99.99 percent of species don’t have a brain like we have.
But as Dr. Rob DeSalle, curator in the American Museum of Natural History’s division of invertebrate zoology, explained at an event at the museum last night, studying organisms without brains is one of the best ways to study the human brain.
DeSalle moved through the Tree of Life—a diagram of species and their connections to one another—to describe how the brain and brain-like structures evolved.
Bacteria, for example, use chemicals to respond to the presence of other single-celled bacteria. They in effect act as a multicellular unit through this communication—and they don’t have a brain or a nervous system.
Social slime molds—or dictyostelium—take this ability one step further. They live in soil as single-celled, amoeba-like organisms. But they group together when faced with starvation or other adverse conditions, forming worm-like creatures capable of locomotion. Even without brains, slime molds make decisions. One species of slime mold, physarum, is known for its ability to efficiently find the quickest way through a maze. In addition, researchers have shown that dichtyostelium can carry the same mitochondrial mutations known to wreak havoc in the human nervous system.
Sponges have half of the genes required for synapses. And jellyfish, coral, and others members of the phylum cnidaria have neural nets—a series of cells that communicate through basic synapses. While not having a true brain, nematodes have a nervous system that forms a ring around their digestive system, a ganglia (a group of nerve cells), and the ability to make decisions based on smell.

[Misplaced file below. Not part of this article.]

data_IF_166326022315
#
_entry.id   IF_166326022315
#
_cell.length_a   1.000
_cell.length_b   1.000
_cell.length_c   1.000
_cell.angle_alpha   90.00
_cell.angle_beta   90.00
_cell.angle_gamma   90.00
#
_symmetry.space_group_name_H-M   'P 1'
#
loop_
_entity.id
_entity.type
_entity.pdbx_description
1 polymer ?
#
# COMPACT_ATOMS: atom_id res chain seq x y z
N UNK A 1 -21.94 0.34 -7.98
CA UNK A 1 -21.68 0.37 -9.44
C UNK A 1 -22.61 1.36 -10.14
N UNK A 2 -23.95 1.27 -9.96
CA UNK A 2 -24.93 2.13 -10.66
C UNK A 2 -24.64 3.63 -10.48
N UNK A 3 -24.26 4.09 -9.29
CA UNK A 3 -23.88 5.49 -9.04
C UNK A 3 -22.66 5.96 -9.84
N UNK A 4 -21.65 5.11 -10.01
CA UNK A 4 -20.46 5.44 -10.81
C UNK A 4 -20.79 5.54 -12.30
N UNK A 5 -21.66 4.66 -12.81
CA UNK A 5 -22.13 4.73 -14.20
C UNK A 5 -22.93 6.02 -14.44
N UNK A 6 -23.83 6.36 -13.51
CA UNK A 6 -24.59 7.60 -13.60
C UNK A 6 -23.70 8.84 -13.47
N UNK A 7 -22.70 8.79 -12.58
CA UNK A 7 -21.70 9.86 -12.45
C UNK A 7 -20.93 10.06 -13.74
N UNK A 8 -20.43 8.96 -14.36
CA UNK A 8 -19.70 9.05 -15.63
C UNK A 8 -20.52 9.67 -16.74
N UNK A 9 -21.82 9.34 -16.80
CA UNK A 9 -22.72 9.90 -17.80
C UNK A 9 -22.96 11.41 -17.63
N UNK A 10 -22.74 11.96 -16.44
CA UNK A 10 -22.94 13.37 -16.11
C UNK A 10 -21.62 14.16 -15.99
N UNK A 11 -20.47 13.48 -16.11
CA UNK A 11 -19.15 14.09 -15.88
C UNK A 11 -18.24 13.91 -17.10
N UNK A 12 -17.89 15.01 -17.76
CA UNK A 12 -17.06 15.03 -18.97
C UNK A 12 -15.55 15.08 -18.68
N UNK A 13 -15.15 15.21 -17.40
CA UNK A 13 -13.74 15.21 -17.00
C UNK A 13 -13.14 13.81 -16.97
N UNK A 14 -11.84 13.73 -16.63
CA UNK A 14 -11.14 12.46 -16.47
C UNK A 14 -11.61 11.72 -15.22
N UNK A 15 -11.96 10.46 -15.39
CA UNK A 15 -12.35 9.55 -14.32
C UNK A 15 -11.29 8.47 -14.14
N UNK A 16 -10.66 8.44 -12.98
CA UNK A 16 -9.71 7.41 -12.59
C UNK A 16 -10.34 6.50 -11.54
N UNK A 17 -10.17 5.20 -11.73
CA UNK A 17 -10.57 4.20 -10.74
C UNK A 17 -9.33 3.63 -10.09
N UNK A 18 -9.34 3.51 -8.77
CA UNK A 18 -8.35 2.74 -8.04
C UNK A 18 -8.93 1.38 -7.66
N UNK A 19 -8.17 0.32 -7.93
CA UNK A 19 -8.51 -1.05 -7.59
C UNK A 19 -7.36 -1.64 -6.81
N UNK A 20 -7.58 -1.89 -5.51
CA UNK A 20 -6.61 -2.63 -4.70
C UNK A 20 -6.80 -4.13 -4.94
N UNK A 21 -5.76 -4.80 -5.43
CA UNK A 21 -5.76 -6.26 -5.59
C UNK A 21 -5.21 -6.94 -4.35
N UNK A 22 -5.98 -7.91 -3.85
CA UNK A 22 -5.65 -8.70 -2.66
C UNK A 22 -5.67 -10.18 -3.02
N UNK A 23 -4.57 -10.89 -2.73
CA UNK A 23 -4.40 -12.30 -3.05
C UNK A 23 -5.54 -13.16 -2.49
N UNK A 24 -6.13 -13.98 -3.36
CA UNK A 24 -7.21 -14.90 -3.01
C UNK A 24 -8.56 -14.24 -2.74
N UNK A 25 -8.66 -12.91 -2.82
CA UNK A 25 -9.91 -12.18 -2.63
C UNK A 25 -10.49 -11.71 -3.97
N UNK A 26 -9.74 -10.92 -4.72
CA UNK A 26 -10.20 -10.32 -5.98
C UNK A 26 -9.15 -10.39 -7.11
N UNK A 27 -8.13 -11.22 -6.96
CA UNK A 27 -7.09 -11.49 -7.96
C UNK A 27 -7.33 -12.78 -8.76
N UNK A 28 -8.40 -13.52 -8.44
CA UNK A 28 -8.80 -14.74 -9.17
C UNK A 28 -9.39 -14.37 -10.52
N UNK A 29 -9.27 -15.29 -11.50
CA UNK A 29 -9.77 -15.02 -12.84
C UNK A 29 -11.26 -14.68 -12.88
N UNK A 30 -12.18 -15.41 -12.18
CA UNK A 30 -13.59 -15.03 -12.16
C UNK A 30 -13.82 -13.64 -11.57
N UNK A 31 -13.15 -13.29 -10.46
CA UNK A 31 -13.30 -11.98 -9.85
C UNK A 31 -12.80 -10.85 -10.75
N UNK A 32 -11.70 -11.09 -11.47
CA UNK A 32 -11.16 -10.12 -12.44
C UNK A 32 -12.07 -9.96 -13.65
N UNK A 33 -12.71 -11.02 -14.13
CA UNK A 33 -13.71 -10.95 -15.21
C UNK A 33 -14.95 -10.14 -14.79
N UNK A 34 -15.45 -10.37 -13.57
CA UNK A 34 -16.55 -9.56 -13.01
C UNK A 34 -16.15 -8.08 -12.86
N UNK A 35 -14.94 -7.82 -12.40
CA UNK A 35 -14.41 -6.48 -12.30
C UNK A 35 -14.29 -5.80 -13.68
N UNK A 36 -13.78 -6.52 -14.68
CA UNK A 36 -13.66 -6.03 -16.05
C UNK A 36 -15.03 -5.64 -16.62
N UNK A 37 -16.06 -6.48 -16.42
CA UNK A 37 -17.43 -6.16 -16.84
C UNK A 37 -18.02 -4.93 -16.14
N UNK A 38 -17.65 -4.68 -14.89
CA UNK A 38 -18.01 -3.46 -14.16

Once we get to fish and lizards, the brain as we know it begins to take shape. These animals have a basic cortex, cerebellum, and basal ganglia. In mammals, an organizational change took place, with genes expressed in higher amounts, altering the size of certain brain structures.
As DeSalle described, human brains are most likely the result of genetic drift (chance changes in the gene pool of a small population), natural selection, and, mostly, luck. “Our brains are an inelegant solution to a problem,” concluded DeSalle. “They are part of an evolutionary heritage.”